As you know, if you remember my Lithuanian Farmhouse posts ... I go a Lithuanian Farmhouse yeast from a local brewery and have been propagating for over a year.
This yeast loves hot fermentation temperature. High 80's into the 90's are just fine.
Shoddy Pale Ale (Batch 288) used this Lithuanian yeast. I mentioned in that post that the beer is designed to make for a quick brew day.
As I mentioned in that blog post, I thought I could cut the brew day down even more by using my propane brew kettle for the boil (in addition to the overnight mash and half hour boil I used in that batch)
So ... on Sunday, I brewed up this batch with this small change to the process
Saturday evening, I got a yeast starter going with my latest sample of Lithuanian Farmhouse yeast.
A bit later in the evening, I got my strike water up to temperature and then started the mash. Then, I went to bed.
When I got up a little after 6AM Sunday morning, I started a stop watch.
On my way through the kitchen, I noticed that my starter didn't really look like it was doing anything. More on that later.
I headed outside to the patio, and pulled up the malt pipe to drain the wort out of the grain bed. Then, I started pumping the wort into my big kettle.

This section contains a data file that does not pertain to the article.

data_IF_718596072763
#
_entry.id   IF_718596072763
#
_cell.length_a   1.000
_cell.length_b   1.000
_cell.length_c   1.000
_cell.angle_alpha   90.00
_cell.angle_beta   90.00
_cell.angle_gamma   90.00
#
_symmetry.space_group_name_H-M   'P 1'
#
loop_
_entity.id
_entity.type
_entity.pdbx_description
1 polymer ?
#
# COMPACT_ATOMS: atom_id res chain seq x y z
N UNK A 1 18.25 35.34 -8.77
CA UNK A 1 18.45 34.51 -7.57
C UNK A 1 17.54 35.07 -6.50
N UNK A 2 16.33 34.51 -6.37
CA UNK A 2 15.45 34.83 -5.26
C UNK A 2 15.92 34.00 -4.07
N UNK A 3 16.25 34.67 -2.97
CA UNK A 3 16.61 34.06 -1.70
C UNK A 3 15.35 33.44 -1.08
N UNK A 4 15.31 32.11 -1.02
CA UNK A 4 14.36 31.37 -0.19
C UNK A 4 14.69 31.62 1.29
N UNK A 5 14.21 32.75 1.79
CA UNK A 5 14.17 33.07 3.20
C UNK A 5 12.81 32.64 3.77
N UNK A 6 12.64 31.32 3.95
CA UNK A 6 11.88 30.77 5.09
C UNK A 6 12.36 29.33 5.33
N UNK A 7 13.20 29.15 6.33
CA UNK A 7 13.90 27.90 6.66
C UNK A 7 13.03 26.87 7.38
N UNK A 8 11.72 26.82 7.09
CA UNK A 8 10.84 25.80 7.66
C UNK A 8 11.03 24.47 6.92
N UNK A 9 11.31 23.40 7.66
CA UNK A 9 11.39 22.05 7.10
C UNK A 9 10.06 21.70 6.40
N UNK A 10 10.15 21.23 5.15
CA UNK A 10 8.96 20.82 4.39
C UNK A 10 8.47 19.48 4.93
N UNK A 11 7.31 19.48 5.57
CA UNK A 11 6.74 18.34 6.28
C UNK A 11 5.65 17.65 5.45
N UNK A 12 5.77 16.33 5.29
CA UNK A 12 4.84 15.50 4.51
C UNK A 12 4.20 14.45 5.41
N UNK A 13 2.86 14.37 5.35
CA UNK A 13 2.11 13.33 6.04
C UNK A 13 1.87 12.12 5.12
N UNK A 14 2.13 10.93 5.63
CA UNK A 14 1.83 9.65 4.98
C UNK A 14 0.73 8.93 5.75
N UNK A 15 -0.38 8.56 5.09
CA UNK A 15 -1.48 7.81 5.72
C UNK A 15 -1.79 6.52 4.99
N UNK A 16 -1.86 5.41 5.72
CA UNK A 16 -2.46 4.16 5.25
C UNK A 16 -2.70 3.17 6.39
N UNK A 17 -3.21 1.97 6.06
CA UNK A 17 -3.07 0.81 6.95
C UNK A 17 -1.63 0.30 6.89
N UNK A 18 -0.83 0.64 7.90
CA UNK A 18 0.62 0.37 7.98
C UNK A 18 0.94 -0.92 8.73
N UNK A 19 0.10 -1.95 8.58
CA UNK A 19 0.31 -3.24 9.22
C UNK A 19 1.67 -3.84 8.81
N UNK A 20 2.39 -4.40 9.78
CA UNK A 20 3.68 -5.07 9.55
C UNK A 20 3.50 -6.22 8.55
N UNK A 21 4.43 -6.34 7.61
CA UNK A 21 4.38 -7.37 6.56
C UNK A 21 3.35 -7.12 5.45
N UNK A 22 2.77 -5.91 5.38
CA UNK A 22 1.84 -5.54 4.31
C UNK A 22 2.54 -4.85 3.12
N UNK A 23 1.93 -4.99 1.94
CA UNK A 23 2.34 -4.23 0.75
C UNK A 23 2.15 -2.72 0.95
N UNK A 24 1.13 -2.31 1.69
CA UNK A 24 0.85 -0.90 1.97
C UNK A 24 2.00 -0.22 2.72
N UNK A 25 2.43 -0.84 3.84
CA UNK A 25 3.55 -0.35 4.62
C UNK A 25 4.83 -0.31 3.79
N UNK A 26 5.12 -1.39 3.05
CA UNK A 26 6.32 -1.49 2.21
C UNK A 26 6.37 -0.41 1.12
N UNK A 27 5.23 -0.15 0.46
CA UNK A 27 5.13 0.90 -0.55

My OG was a little high, so I diluted the wort a little.
It didn't take nearly as long to get the boil going as it does in the Foundry.
The boil went well.
With such a abbreviated brew day, it was a little hectic, but I got everything added when I had planned.
OG was just about right on plan. I only had to chill the wort into the 80's.
Yeast was pitched 1 hour and 16 minutes after I woke up. .... But it still didn't look like it was doing anything. I decided to let it sit awhile and see what would happen in the fermentor.
Because of the hectic brewing, I didn't have as much time to clean as I brewed. Overall, I'm not sure I saved a whole lot of time as last time.
Good to know. I don't think I'll be doing this hybrid approach with the propane kettle along with the Foundry again.
I got some chuck roast on the kettle and also went on a bike ride.
After I got back from the bike ride, the yeast was still not doing anything.
I called out to a couple of my local homebrew shops. I knew no one else had Lithuanian Farmhouse yeast, so I was looking for Kveik yeast.
Surprisingly, my closest HBS had none. So, I headed off to the 2nd closest and picked up a pack of dry LalBrew Voss - Kveik Ale Yeast. Actually, I picked up 2 packs so I'd have one spare.
I got back and pitched into the really warm yeast. This started up very quickly and things got back on track.
I'm a little mystified on how the Lithuanian yeast died off, and I'm sad about it. I might have to hit my buddy Mike up again for another pitch.
Regardless, it will be fun to compare how the Voss Kveik yeast works in this recipe. Bookmark Sheppy's Blog: Short and Shoddy or Sheppy's Blog: Kveik and you will find out shortly after I do.
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Take care, everyone. Go Bears!